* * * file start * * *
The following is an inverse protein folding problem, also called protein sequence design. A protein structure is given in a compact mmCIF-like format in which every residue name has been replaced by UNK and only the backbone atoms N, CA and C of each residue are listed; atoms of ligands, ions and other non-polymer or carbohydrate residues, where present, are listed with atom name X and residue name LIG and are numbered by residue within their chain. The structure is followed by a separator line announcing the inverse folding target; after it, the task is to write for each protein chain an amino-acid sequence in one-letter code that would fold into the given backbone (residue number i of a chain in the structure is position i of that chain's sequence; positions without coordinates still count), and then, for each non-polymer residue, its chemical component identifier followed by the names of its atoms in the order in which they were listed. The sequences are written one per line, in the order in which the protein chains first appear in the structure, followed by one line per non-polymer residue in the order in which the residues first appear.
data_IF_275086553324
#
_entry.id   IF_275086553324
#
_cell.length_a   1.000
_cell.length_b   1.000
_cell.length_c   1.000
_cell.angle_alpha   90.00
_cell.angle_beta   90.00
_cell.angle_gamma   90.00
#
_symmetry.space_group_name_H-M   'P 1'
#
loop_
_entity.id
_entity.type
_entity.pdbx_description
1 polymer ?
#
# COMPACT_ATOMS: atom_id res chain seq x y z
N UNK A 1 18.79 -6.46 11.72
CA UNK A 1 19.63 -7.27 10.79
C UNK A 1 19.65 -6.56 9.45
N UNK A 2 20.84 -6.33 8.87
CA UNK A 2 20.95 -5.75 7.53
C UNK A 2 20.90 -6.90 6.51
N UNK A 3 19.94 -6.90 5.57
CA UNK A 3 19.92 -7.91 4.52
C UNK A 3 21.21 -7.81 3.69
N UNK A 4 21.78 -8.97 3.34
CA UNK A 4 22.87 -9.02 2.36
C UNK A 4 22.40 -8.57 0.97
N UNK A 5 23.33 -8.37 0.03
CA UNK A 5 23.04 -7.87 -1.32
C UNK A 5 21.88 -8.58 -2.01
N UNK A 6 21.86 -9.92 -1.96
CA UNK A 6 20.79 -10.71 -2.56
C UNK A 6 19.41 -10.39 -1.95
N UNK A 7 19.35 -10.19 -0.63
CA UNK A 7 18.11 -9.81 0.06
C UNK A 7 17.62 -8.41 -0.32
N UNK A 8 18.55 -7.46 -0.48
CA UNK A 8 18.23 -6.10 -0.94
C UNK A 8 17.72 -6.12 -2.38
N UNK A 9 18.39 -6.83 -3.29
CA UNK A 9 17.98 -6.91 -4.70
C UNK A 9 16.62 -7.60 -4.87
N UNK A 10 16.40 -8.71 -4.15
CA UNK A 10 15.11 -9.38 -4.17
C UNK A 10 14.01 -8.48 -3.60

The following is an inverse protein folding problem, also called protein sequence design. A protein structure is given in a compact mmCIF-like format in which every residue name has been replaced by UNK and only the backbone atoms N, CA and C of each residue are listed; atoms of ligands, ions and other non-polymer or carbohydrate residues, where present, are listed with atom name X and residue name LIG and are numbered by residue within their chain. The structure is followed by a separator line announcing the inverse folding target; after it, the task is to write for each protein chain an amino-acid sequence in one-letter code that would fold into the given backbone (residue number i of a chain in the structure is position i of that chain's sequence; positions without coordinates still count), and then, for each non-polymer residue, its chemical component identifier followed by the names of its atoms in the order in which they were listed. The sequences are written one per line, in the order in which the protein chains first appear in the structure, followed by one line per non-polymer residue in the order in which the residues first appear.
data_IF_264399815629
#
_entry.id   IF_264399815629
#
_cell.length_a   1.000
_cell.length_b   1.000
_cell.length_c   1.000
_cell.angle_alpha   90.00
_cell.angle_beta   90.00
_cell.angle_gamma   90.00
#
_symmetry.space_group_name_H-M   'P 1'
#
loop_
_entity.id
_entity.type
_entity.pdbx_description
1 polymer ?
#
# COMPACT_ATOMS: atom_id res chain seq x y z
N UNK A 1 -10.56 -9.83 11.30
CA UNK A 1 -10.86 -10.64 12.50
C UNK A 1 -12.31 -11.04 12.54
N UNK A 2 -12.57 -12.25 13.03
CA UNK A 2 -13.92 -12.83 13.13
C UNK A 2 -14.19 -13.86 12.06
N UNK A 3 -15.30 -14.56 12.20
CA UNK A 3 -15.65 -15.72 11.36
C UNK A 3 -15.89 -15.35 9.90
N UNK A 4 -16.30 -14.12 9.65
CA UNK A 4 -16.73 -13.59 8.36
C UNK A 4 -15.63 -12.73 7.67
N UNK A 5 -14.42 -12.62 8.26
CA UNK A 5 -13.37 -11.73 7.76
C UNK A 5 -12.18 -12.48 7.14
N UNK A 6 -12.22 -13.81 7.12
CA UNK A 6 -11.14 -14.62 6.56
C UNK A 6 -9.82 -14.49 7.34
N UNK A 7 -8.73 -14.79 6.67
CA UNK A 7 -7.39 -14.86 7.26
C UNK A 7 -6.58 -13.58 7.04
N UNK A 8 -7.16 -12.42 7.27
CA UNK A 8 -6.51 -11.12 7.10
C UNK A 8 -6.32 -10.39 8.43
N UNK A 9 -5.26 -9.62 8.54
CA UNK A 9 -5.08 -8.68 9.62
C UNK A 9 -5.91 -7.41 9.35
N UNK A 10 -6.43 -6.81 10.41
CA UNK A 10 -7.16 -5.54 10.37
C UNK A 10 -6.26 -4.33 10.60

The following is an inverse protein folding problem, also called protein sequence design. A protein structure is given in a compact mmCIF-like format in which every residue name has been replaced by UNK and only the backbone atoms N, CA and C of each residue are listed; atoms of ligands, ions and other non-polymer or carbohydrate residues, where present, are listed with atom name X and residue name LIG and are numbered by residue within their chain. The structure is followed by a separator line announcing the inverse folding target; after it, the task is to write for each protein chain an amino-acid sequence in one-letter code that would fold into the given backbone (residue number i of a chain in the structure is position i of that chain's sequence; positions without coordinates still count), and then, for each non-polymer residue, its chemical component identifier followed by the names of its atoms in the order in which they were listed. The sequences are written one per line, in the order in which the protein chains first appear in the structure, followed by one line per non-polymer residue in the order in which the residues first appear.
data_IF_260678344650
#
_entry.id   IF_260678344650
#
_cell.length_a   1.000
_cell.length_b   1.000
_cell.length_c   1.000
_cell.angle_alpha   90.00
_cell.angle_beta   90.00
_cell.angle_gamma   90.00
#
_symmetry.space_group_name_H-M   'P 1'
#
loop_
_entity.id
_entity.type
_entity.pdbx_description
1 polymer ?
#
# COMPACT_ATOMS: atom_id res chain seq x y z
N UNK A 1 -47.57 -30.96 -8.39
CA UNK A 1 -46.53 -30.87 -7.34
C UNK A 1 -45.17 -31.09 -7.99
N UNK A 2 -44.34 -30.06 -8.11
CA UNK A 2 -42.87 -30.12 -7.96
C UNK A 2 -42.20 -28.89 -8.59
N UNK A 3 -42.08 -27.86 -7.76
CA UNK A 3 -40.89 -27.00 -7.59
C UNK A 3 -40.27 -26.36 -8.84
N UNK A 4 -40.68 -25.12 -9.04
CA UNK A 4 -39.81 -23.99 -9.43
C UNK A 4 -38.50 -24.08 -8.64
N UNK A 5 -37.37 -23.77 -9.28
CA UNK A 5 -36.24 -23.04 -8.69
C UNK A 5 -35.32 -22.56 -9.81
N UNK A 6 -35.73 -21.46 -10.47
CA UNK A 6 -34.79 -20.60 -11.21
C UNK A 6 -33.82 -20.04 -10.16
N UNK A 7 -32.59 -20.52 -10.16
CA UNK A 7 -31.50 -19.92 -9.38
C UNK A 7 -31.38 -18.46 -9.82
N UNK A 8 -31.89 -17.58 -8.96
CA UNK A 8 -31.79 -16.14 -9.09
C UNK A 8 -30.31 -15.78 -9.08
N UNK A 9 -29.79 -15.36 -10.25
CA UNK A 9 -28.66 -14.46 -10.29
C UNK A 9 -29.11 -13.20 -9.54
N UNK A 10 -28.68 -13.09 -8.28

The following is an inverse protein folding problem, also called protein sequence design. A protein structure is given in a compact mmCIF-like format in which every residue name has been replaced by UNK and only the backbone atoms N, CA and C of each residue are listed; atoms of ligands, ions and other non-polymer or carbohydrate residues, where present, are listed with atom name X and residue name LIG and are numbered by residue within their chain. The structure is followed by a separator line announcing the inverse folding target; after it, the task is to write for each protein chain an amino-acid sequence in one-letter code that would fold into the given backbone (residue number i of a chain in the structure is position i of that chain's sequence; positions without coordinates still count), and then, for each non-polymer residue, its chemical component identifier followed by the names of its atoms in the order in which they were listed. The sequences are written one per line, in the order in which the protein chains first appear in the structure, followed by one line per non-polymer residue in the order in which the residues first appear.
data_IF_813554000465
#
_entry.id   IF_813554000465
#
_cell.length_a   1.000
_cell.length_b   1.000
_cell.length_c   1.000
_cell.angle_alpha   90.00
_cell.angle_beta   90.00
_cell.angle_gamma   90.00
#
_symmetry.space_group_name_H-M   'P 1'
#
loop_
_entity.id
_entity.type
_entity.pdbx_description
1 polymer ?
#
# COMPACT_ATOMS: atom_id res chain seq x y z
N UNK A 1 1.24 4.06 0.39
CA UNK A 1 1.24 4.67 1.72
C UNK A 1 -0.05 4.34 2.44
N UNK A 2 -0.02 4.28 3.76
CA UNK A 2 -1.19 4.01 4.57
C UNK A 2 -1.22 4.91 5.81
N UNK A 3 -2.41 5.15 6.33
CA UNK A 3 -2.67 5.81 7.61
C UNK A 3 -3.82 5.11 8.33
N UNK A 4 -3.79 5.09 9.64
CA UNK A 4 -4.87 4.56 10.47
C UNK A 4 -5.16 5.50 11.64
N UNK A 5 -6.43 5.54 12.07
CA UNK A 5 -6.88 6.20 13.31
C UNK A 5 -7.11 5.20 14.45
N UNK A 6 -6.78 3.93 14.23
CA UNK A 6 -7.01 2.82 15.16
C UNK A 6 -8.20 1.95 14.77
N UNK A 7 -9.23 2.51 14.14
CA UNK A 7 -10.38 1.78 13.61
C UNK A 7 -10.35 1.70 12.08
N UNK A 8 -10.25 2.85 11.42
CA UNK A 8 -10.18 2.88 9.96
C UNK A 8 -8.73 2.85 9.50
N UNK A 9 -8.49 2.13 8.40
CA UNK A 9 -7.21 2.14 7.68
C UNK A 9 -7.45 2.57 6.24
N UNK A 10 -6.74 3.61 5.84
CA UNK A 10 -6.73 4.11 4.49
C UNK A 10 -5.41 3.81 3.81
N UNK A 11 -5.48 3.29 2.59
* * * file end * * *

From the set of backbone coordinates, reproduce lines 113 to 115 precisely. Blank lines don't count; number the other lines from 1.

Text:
_cell.angle_gamma   90.00
#
_symmetry.space_group_name_H-M   'P 1'